Politicians at the state Capitol plan to continue duking it out over how Connecticut teachers will be evaluated, including the role that student and parent feedback will play. But one group that will never see those teacher evals: students and parents.
Connecticut is among the most transparent states in the nation when it comes to public employees, with laws and a powerful Supreme Court ruling that makes it clear that citizens have the right to know about the job performance of those whose salaries they pay.
But the state’s expansive freedom-of-information laws contain a particular loophole large enough to drive a school bus through.
In 1984, the state Freedom of Information Commission, on a complaint brought by the Journal-Inquirer newspaper in Manchester, ruled that teacher evaluations were fair game. Legislators, aghast at the prospect that residents would find out about the qualifications of their kids’ teachers, rushed to draft a bill exempting “records of teacher performance and evaluation.”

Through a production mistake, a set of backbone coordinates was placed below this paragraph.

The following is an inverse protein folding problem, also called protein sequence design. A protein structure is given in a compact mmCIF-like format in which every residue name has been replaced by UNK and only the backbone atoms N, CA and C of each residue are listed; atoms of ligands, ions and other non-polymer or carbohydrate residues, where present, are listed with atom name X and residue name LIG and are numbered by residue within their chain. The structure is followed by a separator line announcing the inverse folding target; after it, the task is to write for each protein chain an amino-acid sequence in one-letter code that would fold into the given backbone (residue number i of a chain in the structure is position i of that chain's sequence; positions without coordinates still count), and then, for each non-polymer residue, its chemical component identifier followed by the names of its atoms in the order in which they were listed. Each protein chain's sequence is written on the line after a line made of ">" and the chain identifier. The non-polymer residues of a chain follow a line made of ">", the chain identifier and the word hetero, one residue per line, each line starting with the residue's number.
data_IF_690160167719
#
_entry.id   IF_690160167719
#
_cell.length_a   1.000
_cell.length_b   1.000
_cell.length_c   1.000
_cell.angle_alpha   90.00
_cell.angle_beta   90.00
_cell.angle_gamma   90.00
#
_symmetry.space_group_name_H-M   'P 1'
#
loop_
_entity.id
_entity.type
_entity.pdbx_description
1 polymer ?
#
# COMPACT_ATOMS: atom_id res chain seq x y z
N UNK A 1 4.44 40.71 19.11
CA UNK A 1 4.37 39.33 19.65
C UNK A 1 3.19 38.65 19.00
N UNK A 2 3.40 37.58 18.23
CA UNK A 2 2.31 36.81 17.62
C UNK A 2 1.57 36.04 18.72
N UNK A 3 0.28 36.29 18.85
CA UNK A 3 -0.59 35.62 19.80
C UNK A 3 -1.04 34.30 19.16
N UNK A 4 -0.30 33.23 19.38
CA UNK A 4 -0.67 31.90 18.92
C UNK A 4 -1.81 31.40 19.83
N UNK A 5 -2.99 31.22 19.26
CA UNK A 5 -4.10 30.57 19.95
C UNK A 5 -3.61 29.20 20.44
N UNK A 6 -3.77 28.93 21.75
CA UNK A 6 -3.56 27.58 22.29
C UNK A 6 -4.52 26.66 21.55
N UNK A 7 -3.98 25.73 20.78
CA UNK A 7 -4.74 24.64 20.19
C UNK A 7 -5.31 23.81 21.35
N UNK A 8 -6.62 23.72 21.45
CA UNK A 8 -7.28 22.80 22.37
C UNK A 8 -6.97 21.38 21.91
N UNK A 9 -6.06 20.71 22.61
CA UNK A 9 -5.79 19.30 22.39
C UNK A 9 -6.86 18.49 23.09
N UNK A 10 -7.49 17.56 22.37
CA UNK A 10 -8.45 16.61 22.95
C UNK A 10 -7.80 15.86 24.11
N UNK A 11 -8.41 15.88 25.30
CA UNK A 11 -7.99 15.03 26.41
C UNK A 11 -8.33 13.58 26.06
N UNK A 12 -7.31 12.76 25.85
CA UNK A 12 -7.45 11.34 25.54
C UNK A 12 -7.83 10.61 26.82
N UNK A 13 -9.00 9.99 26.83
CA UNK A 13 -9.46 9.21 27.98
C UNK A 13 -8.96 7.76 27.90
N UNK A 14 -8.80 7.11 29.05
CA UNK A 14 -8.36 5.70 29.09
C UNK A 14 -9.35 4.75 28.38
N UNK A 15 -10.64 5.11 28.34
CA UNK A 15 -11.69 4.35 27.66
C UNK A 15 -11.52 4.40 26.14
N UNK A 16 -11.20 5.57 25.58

Groups representing teachers and boards of education – often on opposite sides of legislative fights – lined up arm-in-arm to support secrecy. Proponents argued that evaluators wouldn’t be honest if there was a chance the public would see what they had to say. Others said parents would “teacher-shop” and jockey to get their children in certain classes if they knew who the good teachers were.
Those arguments won out over pleas for transparency, and in a moment of legislative exuberance, politicians defined the word “teacher” to include all certified professionals below the level of superintendent. So evaluations of assistant superintendents? School principals? All off limits.
In Connecticut, as elsewhere, the debate rages over new measures of accountability for teachers. Just not accountability to the public.